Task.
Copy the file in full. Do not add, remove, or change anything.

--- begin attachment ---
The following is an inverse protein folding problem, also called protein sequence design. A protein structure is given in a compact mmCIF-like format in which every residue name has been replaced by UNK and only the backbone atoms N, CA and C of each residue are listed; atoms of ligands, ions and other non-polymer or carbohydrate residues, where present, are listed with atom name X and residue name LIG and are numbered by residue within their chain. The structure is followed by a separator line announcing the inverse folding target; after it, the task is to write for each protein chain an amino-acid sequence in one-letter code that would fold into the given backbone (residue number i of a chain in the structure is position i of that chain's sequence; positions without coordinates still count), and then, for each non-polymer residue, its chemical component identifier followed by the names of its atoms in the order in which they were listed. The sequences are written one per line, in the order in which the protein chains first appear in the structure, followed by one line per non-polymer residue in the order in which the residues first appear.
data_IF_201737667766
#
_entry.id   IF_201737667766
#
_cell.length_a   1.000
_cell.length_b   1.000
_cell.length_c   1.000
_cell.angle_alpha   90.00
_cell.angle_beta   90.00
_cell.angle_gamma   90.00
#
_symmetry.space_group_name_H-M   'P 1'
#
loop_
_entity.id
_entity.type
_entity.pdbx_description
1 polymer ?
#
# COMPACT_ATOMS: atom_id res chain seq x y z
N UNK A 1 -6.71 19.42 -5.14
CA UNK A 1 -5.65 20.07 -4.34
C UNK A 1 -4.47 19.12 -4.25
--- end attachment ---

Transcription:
The following is an inverse protein folding problem, also called protein sequence design. A protein structure is given in a compact mmCIF-like format in which every residue name has been replaced by UNK and only the backbone atoms N, CA and C of each residue are listed; atoms of ligands, ions and other non-polymer or carbohydrate residues, where present, are listed with atom name X and residue name LIG and are numbered by residue within their chain. The structure is followed by a separator line announcing the inverse folding target; after it, the task is to write for each protein chain an amino-acid sequence in one-letter code that would fold into the given backbone (residue number i of a chain in the structure is position i of that chain's sequence; positions without coordinates still count), and then, for each non-polymer residue, its chemical component identifier followed by the names of its atoms in the order in which they were listed. The sequences are written one per line, in the order in which the protein chains first appear in the structure, followed by one line per non-polymer residue in the order in which the residues first appear.
data_IF_201737667766
#
_entry.id   IF_201737667766
#
_cell.length_a   1.000
_cell.length_b   1.000
_cell.length_c   1.000
_cell.angle_alpha   90.00
_cell.angle_beta   90.00
_cell.angle_gamma   90.00
#
_symmetry.space_group_name_H-M   'P 1'
#
loop_
_entity.id
_entity.type
_entity.pdbx_description
1 polymer ?
#
# COMPACT_ATOMS: atom_id res chain seq x y z
N UNK A 1 -6.71 19.42 -5.14
CA UNK A 1 -5.65 20.07 -4.34
C UNK A 1 -4.47 19.12 -4.25